Friday, 8 August 2008

The X-Files: I Want To Believe

I believe I wanted to like this movie, I truly did. Catching glimpses of the two main stars and creator/director Chris Carter at the London premiere two days beforehand added to the excitement, alas it turned out to be the most exciting and interesting thing related to the movie.
It starts promisingly enough. A female FBI agent is attacked in her house, and she fights back with a clawed utensil, leaving deep, distinctive cuts on her attacker’s face and hand, yet she disappears. We then see a team of FBI agents being lead across the snow, where they discover a severed arm with deep cuts in the hand.
The team is lead there by Father Joe, a paedophilic priest who claims to have visions relating to the woman’s disappearance. However, as the entire FBI is now sceptical about visions, they ask Scully to bring in Mulder to help with the case. Scully, now a full time doctor, is reluctant to get involved, as is the now reclusive Mulder, complete with obligatory hermit-like beard; yet while he finally gives in and goes back to the “darkness”, Scully adamantly keeps out of it.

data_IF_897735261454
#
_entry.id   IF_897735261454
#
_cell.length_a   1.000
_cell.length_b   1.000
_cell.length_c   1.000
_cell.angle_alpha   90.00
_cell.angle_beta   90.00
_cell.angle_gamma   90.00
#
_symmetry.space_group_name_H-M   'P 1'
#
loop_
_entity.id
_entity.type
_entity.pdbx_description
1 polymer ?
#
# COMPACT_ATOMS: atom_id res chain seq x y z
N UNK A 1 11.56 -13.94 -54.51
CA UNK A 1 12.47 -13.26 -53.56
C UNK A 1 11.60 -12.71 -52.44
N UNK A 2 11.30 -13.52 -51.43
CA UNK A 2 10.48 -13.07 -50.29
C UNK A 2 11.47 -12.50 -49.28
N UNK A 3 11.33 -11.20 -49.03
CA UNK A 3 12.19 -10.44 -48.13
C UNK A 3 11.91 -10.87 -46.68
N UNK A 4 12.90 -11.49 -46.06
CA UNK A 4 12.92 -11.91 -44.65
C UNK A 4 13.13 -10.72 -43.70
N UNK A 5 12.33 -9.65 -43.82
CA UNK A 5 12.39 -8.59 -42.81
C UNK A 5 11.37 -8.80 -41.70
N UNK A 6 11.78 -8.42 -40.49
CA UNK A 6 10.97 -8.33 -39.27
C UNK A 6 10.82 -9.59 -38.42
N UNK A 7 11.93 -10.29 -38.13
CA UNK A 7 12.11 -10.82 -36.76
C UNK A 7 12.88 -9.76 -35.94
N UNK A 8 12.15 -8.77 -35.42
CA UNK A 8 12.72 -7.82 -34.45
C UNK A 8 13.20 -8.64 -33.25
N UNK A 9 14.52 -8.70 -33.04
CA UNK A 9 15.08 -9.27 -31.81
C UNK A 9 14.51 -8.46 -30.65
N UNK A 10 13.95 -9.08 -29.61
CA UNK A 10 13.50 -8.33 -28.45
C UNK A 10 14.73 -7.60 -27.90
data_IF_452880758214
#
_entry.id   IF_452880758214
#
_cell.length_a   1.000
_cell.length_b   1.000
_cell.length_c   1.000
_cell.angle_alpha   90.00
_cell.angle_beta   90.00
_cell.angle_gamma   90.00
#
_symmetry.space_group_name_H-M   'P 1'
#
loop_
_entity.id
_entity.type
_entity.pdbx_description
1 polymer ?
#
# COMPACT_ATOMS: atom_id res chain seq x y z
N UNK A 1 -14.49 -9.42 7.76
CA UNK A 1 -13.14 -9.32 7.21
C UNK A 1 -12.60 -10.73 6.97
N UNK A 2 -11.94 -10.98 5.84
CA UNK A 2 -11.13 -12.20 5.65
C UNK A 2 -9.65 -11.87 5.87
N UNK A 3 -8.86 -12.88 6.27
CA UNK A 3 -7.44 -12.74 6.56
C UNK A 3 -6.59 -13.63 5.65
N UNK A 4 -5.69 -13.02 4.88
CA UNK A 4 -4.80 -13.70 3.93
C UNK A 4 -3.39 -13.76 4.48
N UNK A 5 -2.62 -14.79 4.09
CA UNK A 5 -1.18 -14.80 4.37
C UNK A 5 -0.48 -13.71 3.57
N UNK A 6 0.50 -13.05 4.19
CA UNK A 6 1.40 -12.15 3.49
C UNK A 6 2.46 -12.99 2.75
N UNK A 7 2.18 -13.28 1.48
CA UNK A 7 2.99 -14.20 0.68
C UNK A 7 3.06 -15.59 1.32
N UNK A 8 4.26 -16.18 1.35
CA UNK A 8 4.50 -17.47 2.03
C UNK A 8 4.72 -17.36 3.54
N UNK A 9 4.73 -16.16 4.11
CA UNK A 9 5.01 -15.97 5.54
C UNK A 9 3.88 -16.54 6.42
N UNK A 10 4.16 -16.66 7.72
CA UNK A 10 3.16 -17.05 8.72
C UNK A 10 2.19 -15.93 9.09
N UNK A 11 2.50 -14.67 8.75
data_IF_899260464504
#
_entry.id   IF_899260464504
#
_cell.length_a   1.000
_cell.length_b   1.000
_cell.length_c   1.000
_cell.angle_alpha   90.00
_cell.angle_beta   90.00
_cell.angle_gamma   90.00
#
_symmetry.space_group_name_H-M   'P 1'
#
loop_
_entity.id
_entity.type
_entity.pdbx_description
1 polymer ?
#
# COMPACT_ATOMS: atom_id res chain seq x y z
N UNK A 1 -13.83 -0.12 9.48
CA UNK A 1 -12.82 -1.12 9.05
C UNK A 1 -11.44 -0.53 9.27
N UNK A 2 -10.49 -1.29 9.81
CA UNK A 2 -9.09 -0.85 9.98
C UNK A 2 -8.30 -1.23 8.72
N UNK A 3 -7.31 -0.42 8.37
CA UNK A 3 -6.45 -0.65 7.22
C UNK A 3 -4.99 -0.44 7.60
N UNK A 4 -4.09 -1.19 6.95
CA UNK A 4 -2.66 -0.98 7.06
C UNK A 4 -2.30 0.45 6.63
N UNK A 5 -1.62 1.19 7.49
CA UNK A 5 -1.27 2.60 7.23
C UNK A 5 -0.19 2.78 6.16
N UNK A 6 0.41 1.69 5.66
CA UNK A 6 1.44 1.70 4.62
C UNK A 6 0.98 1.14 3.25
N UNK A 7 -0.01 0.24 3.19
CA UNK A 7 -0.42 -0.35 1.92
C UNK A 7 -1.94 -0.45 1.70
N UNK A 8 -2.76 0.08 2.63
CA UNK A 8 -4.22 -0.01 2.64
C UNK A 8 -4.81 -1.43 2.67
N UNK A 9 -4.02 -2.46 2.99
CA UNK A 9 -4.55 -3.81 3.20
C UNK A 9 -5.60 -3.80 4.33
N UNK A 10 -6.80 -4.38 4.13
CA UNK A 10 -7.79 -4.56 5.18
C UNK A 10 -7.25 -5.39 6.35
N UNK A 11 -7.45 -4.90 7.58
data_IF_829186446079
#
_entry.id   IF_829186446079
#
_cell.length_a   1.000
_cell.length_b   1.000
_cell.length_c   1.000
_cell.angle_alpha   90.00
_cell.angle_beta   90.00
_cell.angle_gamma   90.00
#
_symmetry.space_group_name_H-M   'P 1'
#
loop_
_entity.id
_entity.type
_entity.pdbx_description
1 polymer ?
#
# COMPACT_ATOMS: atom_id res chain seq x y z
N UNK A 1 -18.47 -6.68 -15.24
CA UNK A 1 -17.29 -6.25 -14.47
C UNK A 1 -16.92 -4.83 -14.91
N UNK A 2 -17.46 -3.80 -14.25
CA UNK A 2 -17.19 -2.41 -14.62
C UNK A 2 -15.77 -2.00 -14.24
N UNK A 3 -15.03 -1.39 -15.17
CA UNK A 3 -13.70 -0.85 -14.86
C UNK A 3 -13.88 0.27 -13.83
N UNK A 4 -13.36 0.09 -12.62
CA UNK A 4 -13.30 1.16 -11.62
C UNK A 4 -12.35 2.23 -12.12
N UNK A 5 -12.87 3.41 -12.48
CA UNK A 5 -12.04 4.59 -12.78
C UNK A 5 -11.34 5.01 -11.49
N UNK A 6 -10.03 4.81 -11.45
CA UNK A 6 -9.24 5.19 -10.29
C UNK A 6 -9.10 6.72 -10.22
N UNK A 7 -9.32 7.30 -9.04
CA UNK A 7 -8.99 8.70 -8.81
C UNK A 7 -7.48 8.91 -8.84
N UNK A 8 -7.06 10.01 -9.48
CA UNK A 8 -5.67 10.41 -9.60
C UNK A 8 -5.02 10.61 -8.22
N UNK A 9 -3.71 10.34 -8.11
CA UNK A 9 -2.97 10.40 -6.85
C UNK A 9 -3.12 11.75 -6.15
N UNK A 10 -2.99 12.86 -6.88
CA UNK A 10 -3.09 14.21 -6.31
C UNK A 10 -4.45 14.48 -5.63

While the movie is predominantly a dark and occasionally gruesome affair, there are some amusing moments, particularly a cheeky little joke about George Bush Junior.
Billy Connelly is decidedly creepy as the disgraced Father Joe, and his altercations with Gillian Anderson’s Scully are, performance-wise, the best scenes in the film. While the priest’s motives are mysterious, it does not stop his vague yet conveniently timed visions becoming strained and monotonous.
The movie also touches on controversial issues, such as stem cell research, and, through Father Joe and another priest hell-bent on making Scully’s job difficult; the Catholics come off less favourably than the Russian villain, played by Callum Keith Rennie.
There is a lot of character revelation and development in the movie, although surely there has been enough time to do that over nine series. Yet Anderson and David Duchovny slip so easily back into their most famous roles it is as if they had never stopped. Their performances were let down by a slow and unoriginal plot, and Carter’s direction seemed more made-for-TV than Hollywood material
While the extra-terrestrial theme in the latest Indiana Jones movie seemed out of place there, it would have been more than welcome in the X-Files. If you’re really desperate for a supernatural story with little green men, go for Indy.

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